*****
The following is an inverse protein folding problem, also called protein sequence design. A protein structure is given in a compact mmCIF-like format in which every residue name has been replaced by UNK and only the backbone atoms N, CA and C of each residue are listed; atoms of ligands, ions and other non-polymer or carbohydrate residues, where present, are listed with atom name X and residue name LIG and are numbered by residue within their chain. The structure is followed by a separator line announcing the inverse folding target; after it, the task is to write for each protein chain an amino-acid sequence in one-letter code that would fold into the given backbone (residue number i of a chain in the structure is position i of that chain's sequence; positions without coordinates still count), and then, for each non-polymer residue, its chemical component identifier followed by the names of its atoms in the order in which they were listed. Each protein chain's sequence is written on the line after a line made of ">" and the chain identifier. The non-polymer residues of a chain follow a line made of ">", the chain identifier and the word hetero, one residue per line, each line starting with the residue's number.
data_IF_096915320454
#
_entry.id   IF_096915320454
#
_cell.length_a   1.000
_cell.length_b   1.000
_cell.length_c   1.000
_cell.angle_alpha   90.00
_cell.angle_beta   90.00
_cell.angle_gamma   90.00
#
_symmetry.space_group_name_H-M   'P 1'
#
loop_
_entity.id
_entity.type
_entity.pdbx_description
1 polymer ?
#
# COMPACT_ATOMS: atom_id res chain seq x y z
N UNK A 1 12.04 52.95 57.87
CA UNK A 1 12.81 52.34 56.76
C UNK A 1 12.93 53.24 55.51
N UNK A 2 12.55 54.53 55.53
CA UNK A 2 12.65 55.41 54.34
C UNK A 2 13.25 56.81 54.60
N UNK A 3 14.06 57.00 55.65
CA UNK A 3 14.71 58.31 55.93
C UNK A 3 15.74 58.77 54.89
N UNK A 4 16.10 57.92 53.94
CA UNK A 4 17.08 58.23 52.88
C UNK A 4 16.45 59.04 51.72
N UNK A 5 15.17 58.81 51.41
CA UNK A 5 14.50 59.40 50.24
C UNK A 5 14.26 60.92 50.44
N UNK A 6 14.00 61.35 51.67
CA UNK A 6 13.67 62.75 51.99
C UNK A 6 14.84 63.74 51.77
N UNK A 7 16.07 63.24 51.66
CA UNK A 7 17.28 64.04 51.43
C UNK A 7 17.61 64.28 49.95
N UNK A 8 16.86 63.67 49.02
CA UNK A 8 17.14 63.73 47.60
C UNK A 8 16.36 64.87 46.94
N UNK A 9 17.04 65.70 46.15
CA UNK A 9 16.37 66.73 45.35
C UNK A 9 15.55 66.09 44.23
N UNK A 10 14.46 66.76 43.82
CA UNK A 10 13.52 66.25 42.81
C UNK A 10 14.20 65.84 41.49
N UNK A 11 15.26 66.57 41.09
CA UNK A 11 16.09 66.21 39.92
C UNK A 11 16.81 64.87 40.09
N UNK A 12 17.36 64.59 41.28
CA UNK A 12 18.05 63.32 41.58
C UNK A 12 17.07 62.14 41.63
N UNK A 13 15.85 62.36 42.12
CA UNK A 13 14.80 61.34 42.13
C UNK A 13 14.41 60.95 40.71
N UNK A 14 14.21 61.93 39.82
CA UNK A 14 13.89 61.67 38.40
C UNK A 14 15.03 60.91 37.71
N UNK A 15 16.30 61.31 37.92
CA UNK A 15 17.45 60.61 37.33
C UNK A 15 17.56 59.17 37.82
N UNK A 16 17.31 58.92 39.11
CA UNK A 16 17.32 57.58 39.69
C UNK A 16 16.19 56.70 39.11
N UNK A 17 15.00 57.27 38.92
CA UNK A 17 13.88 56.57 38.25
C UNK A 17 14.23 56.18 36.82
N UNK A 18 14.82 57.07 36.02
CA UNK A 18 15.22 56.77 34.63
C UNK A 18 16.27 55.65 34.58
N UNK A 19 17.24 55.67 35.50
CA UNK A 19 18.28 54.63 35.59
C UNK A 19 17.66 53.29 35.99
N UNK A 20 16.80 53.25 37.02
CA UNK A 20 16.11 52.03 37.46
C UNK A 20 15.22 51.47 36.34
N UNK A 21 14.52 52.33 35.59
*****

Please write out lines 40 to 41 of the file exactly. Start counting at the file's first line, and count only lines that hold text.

N UNK A 7 16.07 63.24 51.66
CA UNK A 7 17.28 64.04 51.43